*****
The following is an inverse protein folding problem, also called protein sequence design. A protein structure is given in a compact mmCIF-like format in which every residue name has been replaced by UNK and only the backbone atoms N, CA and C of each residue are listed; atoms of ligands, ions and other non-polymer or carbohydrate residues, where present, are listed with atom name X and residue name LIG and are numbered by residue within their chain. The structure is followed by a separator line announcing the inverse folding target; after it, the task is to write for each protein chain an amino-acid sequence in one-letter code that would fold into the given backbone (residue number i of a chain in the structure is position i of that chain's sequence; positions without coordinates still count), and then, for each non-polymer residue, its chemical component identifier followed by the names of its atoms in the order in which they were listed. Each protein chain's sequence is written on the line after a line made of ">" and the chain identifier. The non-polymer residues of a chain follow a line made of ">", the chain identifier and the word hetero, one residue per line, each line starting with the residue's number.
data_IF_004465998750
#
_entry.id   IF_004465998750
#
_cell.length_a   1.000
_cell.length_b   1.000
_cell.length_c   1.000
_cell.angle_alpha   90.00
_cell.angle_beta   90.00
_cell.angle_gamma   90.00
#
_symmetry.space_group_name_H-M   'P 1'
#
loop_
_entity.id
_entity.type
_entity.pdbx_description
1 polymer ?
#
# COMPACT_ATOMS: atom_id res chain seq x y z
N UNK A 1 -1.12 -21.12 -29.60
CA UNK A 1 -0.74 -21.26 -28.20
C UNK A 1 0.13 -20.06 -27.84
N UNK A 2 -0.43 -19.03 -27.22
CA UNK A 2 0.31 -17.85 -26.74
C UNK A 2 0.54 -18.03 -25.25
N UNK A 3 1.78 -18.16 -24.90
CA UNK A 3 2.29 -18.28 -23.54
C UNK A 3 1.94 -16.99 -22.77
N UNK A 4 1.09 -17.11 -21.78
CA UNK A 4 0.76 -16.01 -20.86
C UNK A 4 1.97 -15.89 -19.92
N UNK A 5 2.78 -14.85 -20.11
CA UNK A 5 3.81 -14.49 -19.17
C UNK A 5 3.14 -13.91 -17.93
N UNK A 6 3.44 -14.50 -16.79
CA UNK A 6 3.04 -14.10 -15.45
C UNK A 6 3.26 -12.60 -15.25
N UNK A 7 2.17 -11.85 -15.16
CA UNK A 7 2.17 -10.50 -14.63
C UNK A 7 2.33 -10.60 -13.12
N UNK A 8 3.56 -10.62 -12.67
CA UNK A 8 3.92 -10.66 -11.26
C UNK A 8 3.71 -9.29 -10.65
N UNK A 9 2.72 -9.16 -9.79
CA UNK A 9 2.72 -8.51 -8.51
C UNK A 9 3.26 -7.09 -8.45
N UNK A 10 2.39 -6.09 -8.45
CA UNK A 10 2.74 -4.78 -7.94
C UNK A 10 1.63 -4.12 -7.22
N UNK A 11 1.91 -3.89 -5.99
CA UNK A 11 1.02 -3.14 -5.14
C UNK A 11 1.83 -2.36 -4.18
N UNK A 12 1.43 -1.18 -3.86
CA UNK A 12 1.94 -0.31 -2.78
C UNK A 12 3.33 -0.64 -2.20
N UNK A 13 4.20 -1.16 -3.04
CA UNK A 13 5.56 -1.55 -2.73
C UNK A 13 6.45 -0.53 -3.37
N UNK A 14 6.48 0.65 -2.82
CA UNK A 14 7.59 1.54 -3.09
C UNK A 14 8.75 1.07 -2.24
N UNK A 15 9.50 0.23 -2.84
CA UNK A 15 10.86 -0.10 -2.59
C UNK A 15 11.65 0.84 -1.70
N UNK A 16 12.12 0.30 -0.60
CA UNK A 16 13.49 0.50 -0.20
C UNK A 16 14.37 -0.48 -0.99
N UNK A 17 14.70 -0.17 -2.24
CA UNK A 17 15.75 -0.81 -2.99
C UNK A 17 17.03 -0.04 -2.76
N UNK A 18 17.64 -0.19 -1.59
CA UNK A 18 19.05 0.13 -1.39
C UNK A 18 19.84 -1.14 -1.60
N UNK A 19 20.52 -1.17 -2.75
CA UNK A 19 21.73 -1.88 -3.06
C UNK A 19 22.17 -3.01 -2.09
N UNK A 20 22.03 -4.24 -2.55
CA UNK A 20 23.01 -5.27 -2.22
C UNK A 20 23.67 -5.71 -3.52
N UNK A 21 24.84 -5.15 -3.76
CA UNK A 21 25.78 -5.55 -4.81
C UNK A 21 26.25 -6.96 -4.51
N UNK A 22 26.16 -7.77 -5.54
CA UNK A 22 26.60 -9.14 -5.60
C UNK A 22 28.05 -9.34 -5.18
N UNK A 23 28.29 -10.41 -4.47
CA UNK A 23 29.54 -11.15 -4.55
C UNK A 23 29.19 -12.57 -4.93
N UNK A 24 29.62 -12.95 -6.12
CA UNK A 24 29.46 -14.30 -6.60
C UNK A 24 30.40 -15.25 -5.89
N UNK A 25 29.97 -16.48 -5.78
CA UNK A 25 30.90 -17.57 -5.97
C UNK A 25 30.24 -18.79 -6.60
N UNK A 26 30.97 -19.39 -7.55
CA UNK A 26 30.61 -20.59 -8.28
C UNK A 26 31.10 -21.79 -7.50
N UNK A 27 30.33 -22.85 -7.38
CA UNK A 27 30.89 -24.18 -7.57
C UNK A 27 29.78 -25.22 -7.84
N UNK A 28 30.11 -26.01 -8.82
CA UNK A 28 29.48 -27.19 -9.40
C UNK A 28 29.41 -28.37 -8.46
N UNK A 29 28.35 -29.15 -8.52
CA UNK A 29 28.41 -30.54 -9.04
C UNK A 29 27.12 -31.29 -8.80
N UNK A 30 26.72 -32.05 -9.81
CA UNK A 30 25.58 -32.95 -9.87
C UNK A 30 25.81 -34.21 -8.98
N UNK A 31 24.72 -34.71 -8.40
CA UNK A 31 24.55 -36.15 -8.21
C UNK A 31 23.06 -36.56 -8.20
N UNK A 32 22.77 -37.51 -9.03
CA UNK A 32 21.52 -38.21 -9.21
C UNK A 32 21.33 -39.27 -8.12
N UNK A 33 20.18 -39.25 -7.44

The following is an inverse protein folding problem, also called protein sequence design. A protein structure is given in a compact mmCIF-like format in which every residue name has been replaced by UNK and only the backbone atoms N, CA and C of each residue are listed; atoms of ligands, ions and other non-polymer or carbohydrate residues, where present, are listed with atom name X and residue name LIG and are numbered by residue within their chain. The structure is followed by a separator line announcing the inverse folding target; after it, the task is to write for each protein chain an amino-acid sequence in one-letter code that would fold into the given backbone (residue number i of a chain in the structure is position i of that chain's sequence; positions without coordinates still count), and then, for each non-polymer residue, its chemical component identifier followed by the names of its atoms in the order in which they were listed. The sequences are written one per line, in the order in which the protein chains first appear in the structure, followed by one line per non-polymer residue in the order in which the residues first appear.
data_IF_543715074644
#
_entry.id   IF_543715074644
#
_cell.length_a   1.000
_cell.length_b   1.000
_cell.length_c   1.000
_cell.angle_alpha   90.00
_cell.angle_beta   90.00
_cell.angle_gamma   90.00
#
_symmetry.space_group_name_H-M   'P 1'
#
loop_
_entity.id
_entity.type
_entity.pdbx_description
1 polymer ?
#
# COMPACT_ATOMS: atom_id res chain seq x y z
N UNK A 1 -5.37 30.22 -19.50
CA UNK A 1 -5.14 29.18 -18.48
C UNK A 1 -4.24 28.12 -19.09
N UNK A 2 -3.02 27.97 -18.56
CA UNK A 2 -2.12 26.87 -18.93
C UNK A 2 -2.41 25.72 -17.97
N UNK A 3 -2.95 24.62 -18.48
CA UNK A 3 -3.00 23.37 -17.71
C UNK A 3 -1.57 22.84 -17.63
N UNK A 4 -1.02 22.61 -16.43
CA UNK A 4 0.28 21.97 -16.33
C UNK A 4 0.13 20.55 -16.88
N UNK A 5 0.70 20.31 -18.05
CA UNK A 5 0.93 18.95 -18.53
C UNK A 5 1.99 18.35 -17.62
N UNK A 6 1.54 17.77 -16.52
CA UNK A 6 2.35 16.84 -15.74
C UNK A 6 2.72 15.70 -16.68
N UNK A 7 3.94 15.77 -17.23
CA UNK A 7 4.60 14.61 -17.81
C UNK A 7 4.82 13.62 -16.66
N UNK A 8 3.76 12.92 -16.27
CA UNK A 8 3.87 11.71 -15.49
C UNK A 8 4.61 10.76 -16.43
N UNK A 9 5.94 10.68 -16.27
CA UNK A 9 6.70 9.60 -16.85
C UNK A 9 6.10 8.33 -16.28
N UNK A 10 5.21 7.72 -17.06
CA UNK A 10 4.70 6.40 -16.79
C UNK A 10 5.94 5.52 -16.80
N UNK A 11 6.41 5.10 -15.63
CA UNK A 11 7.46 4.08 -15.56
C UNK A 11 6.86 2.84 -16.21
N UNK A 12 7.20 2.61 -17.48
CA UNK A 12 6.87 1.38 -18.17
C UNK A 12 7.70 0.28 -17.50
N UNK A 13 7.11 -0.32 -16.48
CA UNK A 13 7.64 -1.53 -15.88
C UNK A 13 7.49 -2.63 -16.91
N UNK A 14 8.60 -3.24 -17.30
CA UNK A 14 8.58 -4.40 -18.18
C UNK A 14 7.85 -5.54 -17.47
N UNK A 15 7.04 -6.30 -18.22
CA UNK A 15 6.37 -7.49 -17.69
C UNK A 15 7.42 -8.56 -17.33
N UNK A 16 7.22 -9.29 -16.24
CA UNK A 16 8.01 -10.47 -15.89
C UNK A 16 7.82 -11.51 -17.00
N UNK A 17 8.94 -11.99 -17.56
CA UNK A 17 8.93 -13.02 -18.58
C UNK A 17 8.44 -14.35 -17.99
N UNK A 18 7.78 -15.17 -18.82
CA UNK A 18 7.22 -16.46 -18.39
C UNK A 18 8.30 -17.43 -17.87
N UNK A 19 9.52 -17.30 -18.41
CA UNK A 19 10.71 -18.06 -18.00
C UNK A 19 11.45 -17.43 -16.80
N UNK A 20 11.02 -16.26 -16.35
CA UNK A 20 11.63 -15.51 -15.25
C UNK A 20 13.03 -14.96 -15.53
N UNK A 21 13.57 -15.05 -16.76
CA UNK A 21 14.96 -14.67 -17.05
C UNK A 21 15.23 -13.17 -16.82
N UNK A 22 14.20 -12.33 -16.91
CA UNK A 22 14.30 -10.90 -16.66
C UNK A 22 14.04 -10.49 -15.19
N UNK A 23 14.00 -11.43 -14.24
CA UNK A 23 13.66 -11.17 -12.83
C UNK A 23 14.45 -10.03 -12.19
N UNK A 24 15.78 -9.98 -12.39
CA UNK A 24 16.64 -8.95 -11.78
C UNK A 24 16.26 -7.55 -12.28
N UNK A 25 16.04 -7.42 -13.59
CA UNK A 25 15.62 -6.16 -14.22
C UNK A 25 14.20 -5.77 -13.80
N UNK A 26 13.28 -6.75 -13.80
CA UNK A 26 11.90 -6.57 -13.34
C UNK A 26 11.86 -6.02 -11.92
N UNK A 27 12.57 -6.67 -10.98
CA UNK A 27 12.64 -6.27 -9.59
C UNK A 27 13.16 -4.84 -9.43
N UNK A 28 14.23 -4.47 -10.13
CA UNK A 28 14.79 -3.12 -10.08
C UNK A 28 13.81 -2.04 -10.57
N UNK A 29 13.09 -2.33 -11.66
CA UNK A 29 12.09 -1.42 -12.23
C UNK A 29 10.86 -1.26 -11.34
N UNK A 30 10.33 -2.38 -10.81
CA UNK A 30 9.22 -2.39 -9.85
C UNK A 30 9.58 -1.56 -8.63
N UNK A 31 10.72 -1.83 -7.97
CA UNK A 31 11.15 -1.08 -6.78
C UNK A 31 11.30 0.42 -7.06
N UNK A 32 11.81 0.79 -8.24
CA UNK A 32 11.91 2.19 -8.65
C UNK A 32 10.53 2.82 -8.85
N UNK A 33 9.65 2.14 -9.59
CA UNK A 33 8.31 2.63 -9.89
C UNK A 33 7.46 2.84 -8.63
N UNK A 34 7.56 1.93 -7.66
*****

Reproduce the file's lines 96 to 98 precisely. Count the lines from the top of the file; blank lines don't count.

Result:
C UNK A 25 30.24 -18.79 -6.60
N UNK A 26 30.97 -19.39 -7.55
CA UNK A 26 30.61 -20.59 -8.28